18. The hepatotoxic pyrrolizidine alkaloids (PAs) present in this herb pose the greatest concern regarding its use. Which herb are we talking about?

Cat's Claw
Coltsfoot
Aloe
Hawthorn
(for detailed information, see Page 193 of this book) 


19. Characteristic of pyrrolizidine alkaloid (PA) intoxication is

hepatic venoocclusive disease
spontaneous brain hemorrhages
macular degeneration
gastric and duodenal ulcers
(for detailed information, see Page 193 of this book) 


20. It grows in several parts of the world, including the eastern United States, Canada, California, and Hawaii along roadsides and fences. Its stems resemble those of horseradish, resulting in accidental poisoning. Its berries yield a juice which has been used by Europeans as a dye for wine. So characteristic is its colored juice that it has been called the "red ink plant". In fact one of the major clues that a person has accidentally poisoned himself with it, is the purple stains from its juice on the hands and face of the victim. Three lectins (PL-A, PL-B and PL-C) have been purified from its root, and all three exhibit mitogenic actions. Mobitz type I heart block has been reported after ingestion of its uncooked leaves. Can you name this large perennial herb?

Valerian
Chamomile
Senna
Pokeweed
(for detailed information, see Pages 237-239 of this book) 


Your Score Was: 

Correct answers:


Your rating:

100%     - Perfect! You probably don't need this book.
90-95% - Your knowledge on the Toxicology and Clinical Pharmacology of Herbal Products is admirable. You probably might do without it.
70-85% - Your knowledge on this subject is sound, but this book could be useful to you to fill up your knowledge gaps.
50-65% - Average! This book could be very useful to you.
20-45% - You are an enthusiastic learner of this subject. This book could be extremely useful to you.
0-15% - The very fact that you took this quiz indicates you have an interest in this subject. But probably did not come across a good book. This book is for you.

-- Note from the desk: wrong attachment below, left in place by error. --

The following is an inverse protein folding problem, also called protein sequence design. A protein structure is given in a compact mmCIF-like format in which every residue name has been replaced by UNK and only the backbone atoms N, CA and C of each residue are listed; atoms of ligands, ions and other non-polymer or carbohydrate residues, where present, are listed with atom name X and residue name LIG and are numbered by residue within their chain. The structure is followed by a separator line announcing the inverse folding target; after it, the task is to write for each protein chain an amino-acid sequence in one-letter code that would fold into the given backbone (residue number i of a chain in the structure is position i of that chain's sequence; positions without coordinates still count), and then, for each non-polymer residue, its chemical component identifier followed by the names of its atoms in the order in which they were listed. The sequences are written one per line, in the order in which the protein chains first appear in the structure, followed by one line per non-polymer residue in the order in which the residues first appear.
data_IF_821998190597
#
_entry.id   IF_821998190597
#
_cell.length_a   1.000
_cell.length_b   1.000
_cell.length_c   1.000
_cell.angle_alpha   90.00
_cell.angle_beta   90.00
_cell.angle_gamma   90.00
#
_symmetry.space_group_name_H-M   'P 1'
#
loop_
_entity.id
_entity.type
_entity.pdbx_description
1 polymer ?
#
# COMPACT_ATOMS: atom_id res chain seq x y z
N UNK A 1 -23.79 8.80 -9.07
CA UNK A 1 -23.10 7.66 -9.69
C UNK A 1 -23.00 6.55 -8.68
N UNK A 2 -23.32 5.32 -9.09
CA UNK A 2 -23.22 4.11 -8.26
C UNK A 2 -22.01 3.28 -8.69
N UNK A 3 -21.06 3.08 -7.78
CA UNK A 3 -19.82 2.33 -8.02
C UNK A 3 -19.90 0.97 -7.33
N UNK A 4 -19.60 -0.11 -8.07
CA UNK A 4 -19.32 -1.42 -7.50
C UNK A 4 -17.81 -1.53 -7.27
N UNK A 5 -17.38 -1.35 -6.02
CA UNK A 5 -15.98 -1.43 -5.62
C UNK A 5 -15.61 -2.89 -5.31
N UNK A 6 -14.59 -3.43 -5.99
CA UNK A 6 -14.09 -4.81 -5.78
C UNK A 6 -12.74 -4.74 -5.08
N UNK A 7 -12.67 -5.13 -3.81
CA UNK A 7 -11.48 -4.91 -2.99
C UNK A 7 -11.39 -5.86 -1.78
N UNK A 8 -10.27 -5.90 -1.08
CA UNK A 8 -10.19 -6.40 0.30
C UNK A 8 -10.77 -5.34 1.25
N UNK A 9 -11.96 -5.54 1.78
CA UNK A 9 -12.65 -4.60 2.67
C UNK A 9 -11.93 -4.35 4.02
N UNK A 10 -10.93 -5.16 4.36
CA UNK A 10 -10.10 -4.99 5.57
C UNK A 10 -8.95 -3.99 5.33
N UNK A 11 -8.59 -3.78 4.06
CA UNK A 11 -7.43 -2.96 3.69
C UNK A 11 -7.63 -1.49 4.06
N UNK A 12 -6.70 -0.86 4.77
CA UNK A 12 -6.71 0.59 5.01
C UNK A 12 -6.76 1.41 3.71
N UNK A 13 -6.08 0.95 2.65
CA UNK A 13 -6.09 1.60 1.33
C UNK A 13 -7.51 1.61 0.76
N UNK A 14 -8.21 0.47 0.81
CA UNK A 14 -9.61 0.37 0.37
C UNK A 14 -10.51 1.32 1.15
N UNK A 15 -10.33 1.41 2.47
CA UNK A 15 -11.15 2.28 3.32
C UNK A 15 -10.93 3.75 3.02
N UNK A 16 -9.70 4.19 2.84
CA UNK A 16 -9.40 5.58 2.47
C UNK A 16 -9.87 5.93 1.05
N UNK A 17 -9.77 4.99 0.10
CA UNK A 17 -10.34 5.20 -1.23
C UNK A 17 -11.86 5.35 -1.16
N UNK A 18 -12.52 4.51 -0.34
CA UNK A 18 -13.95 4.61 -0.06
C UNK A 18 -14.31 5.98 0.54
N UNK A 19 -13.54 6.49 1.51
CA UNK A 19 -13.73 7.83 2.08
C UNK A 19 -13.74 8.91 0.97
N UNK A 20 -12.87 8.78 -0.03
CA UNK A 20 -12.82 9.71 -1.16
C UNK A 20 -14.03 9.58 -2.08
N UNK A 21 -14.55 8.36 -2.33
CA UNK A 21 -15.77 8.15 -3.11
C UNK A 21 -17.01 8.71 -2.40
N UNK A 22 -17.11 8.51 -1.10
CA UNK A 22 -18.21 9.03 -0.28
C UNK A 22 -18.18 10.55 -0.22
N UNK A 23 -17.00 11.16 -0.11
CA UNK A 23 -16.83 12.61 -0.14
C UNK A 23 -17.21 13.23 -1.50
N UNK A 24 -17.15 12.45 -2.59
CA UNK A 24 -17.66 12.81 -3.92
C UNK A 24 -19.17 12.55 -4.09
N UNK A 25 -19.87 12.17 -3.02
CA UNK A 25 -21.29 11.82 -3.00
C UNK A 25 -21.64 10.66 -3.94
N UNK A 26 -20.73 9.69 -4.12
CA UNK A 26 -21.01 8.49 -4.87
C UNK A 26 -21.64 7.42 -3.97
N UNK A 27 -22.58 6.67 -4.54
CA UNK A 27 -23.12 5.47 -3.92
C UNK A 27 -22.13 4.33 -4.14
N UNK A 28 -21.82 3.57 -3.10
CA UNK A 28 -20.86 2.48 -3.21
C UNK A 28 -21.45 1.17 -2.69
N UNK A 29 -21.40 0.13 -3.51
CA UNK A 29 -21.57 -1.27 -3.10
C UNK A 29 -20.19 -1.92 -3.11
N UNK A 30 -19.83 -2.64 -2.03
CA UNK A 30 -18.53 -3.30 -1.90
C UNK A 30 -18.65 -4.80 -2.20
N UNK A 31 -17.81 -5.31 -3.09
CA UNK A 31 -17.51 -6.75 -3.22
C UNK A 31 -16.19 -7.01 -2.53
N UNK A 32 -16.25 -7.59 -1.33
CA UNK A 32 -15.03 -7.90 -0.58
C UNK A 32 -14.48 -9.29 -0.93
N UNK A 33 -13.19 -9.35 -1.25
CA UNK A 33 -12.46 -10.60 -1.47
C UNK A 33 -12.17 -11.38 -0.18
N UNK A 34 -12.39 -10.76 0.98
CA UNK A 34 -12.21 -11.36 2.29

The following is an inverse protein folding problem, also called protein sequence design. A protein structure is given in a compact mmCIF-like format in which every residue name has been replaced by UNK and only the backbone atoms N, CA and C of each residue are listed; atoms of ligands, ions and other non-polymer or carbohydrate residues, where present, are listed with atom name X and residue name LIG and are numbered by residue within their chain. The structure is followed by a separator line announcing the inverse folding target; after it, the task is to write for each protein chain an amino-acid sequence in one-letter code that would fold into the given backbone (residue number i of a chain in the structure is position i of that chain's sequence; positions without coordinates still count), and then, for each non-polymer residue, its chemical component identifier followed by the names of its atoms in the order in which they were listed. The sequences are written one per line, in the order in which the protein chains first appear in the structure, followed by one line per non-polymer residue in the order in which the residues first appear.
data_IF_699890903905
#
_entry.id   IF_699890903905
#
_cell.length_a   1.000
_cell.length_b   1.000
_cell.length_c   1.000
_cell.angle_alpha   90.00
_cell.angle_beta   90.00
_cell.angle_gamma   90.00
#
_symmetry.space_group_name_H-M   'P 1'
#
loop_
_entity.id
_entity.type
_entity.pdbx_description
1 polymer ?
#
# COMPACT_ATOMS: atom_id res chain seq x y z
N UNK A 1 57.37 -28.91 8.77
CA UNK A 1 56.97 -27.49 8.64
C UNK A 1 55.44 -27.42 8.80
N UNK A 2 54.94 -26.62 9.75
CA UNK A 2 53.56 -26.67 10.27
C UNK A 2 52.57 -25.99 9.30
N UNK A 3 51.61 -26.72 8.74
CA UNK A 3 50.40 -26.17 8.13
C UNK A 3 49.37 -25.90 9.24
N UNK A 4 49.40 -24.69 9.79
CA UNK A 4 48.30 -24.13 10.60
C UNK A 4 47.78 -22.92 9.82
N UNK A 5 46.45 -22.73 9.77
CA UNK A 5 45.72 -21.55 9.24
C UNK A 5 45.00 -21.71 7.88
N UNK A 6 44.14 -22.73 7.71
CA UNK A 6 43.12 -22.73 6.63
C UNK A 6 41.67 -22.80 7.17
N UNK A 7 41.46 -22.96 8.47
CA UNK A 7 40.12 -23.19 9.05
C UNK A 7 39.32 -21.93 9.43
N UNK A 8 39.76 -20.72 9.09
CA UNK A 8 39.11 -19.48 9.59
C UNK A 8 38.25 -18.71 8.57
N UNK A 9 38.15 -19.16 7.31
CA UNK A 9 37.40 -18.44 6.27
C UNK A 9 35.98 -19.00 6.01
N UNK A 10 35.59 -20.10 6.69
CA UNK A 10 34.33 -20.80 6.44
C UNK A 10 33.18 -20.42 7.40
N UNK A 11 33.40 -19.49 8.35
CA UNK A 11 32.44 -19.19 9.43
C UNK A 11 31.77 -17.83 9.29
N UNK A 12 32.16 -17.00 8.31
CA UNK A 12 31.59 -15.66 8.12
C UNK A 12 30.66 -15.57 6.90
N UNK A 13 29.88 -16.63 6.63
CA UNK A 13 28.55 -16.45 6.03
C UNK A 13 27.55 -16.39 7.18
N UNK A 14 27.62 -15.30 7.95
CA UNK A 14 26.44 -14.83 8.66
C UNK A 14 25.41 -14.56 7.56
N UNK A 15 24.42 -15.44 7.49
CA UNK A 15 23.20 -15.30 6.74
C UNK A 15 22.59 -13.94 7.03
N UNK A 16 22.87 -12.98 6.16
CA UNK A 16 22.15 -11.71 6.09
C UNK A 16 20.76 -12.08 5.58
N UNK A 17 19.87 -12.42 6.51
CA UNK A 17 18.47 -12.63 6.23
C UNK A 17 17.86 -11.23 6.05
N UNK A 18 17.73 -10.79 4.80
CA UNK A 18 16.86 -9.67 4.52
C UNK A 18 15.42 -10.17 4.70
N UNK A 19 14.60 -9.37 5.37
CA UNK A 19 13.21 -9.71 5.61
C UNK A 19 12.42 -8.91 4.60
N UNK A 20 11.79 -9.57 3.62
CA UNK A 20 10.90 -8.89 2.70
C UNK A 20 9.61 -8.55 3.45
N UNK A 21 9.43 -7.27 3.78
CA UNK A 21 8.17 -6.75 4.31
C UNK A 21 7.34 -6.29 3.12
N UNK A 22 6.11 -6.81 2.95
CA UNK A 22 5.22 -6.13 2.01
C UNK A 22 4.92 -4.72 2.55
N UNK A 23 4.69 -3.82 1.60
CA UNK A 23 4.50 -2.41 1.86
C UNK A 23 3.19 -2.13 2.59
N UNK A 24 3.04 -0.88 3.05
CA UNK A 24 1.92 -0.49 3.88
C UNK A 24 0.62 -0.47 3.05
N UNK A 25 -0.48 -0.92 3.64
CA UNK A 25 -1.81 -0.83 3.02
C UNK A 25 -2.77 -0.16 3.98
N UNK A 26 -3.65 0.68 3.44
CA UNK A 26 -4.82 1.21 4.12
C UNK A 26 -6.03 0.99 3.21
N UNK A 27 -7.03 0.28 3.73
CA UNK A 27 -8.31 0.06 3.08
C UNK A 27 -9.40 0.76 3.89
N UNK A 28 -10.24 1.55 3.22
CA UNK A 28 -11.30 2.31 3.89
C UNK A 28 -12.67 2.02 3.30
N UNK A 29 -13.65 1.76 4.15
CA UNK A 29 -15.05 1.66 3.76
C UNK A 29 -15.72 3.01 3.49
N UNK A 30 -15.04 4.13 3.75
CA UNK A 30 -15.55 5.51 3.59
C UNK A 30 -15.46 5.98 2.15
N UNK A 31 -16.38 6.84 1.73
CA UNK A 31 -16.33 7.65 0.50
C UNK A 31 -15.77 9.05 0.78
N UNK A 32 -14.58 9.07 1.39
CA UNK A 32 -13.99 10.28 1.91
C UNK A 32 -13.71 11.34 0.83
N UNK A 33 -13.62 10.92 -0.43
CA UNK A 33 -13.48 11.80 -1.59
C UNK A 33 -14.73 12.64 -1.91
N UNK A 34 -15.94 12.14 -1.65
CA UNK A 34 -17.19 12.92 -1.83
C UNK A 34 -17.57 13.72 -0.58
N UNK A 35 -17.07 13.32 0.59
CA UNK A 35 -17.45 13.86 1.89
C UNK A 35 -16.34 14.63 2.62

Back to the review

 Order Humana Press Books by clicking here.
or via telephone: (973) 256-1699 or Fax: (973) 256-8341 or Email:humana@humanapr.com

 Request a PDF file of this quiz by clicking here. (If your screen resolution can not be increased, or if printing this page is giving you problems like overlapping of graphics and/or tables etc, you can take a proper printout from a pdf file. You will need an Acrobat Reader though.)


 N.B. It is essential to read this journal - and especially this quiz as it contains several tables and high resolution graphics - under a screen resolution of 1600 x 1200 dpi or more. If the resolution is less than this, you may see broken or overlapping tables/graphics, graphics overlying text or other anomalies. It is strongly advised to switch over to this resolution to read this journal - and especially this review. These pages are viewed best in Netscape Navigator 4.7 and above.

-Anil Aggrawal






Books for review must be submitted at the following address.

Professor Anil Aggrawal (Editor-in-Chief)
Anil Aggrawal's Internet Journal of Forensic Medicine and Toxicology
S-299 Greater Kailash-1
New Delhi-110048
India

 Click here to contact us.

 This page has been constructed and maintained by Dr. Anil Aggrawal, Professor of Forensic Medicine, at the Maulana Azad Medical College, New Delhi-110002. You may want to give me the feedback to make this pages better. Please be kind enough to write your comments in the guestbook maintained above. These comments would help me make these pages better.

IMPORTANT NOTE: ALL PAPERS APPEARING IN THIS ONLINE JOURNAL ARE COPYRIGHTED BY "ANIL AGGRAWAL'S INTERNET JOURNAL OF FORENSIC MEDICINE AND TOXICOLOGY" AND MAY NOT BE REPOSTED, REPRINTED OR OTHERWISE USED IN ANY MANNER WITHOUT THE WRITTEN PERMISSION OF THE WEBMASTER

Questions or suggestions ? Please use  ICQ 19727771 or email to dr_anil@hotmail.com

Page Professor Anil Aggrawal via ICQ

  home  > Volume 3, Number 2, July - December 2002  > Reviews  > Technical Books  > page 8a: quiz on Toxicology of Herbal Products   (you are here)
Navigation ribbon